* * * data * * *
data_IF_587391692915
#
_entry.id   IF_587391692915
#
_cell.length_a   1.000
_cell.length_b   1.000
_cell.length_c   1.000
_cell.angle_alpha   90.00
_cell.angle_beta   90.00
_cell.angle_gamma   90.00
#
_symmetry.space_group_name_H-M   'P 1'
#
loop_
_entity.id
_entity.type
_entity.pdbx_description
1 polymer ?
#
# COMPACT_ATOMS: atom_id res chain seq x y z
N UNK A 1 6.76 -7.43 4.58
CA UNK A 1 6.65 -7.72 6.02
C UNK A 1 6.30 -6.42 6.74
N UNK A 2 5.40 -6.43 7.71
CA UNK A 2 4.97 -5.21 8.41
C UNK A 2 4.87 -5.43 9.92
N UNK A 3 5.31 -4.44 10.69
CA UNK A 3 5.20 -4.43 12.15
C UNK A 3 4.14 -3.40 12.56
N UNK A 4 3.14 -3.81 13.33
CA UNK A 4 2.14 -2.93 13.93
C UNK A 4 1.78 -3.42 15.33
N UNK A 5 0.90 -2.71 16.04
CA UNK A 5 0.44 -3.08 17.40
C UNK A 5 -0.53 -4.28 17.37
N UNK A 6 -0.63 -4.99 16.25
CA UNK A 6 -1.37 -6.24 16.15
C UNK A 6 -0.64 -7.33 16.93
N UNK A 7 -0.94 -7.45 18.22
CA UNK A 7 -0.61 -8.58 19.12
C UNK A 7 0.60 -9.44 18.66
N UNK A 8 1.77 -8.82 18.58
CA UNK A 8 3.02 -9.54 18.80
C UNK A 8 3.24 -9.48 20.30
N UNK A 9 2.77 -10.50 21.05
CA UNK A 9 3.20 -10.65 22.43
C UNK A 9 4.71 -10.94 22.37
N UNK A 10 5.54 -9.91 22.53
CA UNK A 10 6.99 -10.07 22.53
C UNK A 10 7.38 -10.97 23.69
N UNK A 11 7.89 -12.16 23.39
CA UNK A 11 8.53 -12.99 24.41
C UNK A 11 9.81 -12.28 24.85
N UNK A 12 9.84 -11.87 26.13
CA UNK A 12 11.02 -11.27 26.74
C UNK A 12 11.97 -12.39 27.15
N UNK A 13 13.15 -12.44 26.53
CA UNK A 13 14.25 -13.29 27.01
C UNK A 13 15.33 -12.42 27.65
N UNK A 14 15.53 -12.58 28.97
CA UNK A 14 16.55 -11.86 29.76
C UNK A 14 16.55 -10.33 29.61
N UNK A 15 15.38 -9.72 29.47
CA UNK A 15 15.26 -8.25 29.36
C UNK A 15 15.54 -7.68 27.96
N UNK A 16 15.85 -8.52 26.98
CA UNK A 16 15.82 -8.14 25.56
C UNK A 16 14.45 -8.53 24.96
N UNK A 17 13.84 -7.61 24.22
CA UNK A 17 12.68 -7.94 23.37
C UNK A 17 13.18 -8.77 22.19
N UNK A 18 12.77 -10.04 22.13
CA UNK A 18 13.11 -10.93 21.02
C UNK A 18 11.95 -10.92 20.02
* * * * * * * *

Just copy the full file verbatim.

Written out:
data_IF_587391692915
#
_entry.id   IF_587391692915
#
_cell.length_a   1.000
_cell.length_b   1.000
_cell.length_c   1.000
_cell.angle_alpha   90.00
_cell.angle_beta   90.00
_cell.angle_gamma   90.00
#
_symmetry.space_group_name_H-M   'P 1'
#
loop_
_entity.id
_entity.type
_entity.pdbx_description
1 polymer ?
#
# COMPACT_ATOMS: atom_id res chain seq x y z
N UNK A 1 6.76 -7.43 4.58
CA UNK A 1 6.65 -7.72 6.02
C UNK A 1 6.30 -6.42 6.74
N UNK A 2 5.40 -6.43 7.71
CA UNK A 2 4.97 -5.21 8.41
C UNK A 2 4.87 -5.43 9.92
N UNK A 3 5.31 -4.44 10.69
CA UNK A 3 5.20 -4.43 12.15
C UNK A 3 4.14 -3.40 12.56
N UNK A 4 3.14 -3.81 13.33
CA UNK A 4 2.14 -2.93 13.93
C UNK A 4 1.78 -3.42 15.33
N UNK A 5 0.90 -2.71 16.04
CA UNK A 5 0.44 -3.08 17.40
C UNK A 5 -0.53 -4.28 17.37
N UNK A 6 -0.63 -4.99 16.25
CA UNK A 6 -1.37 -6.24 16.15
C UNK A 6 -0.64 -7.33 16.93
N UNK A 7 -0.94 -7.45 18.22
CA UNK A 7 -0.61 -8.58 19.12
C UNK A 7 0.60 -9.44 18.66
N UNK A 8 1.77 -8.82 18.58
CA UNK A 8 3.02 -9.54 18.80
C UNK A 8 3.24 -9.48 20.30
N UNK A 9 2.77 -10.50 21.05
CA UNK A 9 3.20 -10.65 22.43
C UNK A 9 4.71 -10.94 22.37
N UNK A 10 5.54 -9.91 22.53
CA UNK A 10 6.99 -10.07 22.53
C UNK A 10 7.38 -10.97 23.69
N UNK A 11 7.89 -12.16 23.39
CA UNK A 11 8.53 -12.99 24.41
C UNK A 11 9.81 -12.28 24.85
N UNK A 12 9.84 -11.87 26.13
CA UNK A 12 11.02 -11.27 26.74
C UNK A 12 11.97 -12.39 27.15
N UNK A 13 13.15 -12.44 26.53
CA UNK A 13 14.25 -13.29 27.01
C UNK A 13 15.33 -12.42 27.65
N UNK A 14 15.53 -12.58 28.97
CA UNK A 14 16.55 -11.86 29.76
C UNK A 14 16.55 -10.33 29.61
N UNK A 15 15.38 -9.72 29.47
CA UNK A 15 15.26 -8.25 29.36
C UNK A 15 15.54 -7.68 27.96
N UNK A 16 15.85 -8.52 26.98
CA UNK A 16 15.82 -8.14 25.56
C UNK A 16 14.45 -8.53 24.96
N UNK A 17 13.84 -7.61 24.22
CA UNK A 17 12.68 -7.94 23.37
C UNK A 17 13.18 -8.77 22.19
N UNK A 18 12.77 -10.04 22.13
CA UNK A 18 13.11 -10.93 21.02
C UNK A 18 11.95 -10.92 20.02